The globalization of whistleblowing

Published in Daniel Broudy, Jeffery Klaehn and James Winter (eds.), News from Somewhere: A Reader in Communication & Challenges to Globalization (Eugene, OR: Wayzgoose Press, 2015), pp. 231-239
Brian Martin


In the late 1970s, I collected evidence that several environmental scientists and teachers had come under attack, for example being censored, denied tenure or dismissed. In those days, environmentalism was considered quite radical. My assessment was that these researchers and teachers were seen as threatening to the status quo. I called the phenomenon of attacking dissidents “suppression of dissent.”[1]

Not long before this, the first important writings about whistle-blowing appeared in the US.[2] A typical whistleblower is an employee who speaks up in the public interest, typically about fraud, abuse of process, or hazards to the public. Whistle-blowers frequently suffer reprisals, including petty harassment, ostracism, reprimands, assignment to onerous or to trivial duties, referral to psychiatrists, compulsory transfers, demotion, dismissal, and blacklisting. Bosses are usually responsible for reprisals, but co-workers sometimes join in, due either to fear of being targeted themselves or to a wish to ingratiate themselves with management.

For the whistleblower, this sounds pretty bad, and it is. Many whistleblowers suffer badly, with damaging effects on their careers, finances, health, and relationships. Many whistleblowers are conscientious employees who make reports, believing that problems will be investigated and rectified. Instead, they are shocked to their core when they are treated as the source of the problem. The result is that they can lose their faith in society, specifically their faith in systems ostensibly designed to supply justice.[3]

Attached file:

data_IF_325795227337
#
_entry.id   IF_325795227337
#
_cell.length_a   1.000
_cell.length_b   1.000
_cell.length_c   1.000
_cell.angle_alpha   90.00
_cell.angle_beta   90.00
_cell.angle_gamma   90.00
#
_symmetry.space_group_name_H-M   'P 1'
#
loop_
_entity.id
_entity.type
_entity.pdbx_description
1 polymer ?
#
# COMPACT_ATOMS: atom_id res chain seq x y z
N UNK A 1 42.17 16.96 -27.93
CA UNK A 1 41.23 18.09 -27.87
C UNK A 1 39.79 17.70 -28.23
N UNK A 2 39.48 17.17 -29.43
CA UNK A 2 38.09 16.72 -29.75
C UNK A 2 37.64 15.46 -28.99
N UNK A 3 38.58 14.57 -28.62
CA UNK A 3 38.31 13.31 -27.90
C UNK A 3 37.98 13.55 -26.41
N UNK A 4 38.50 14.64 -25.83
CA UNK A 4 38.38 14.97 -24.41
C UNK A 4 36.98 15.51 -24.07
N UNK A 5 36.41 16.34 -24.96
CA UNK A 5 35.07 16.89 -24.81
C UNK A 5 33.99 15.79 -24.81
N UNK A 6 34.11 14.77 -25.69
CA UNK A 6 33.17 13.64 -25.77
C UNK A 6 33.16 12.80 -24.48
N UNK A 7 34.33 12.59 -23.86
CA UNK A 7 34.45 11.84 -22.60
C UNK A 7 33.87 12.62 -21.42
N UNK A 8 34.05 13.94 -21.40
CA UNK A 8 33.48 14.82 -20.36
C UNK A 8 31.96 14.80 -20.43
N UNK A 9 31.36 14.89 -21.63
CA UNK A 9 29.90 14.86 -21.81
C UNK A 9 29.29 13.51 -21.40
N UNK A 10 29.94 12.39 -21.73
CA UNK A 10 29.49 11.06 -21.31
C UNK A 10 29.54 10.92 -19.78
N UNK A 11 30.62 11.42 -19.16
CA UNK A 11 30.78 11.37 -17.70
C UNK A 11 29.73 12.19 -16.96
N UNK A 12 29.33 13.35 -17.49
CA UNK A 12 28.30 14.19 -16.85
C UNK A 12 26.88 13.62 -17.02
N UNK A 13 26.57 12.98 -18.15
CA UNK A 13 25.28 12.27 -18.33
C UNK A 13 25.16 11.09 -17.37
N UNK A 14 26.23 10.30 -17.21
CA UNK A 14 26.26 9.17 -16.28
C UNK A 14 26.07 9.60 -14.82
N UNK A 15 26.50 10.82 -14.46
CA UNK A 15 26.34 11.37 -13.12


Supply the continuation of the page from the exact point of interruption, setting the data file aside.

The phenomenon of group members speaking out in the public interest has been occurring as long as groups and abuses have existed. However, the label “whistleblower” only gained currency beginning in the 1970s. Before then, some people might have known about it but had no name for it – as in the cases of other things such as sexual harassment, bullying, and nonviolent resistance.

Few whistleblower stories are documented. Probably most are known only to the whistleblower and relatively few co-workers. The cases reported in the media are just the tip of a large iceberg. Because relatively few cases are revealed to wider audiences, it is impossible to catalog a full history of whistleblowing. All that can be done is to extrapolate from what is known.

After I started writing about the suppression of dissent, people started contacting me to tell me about their own situations, often asking my advice. In this way, I heard about ever more cases, including different types. Prominent whistleblowers and dissidents are frequently contacted by others who have similar experiences.

For example, Clyde Manwell was Professor of Zoology at the University of Adelaide in the early 1970s. After he and his wife Ann Baker spoke out about the possible risks of spraying pesticides, there was an attempt to dismiss him from his tenured position, eventually involving inquiries, court cases, and student protests. As a result of the publicity, he was contacted by dozens of scientists and scholars recounting similar problems. Later, Clyde, Ann and I, along with another dissident, Cedric Pugh, edited a book about the suppression of dissent.[4]”

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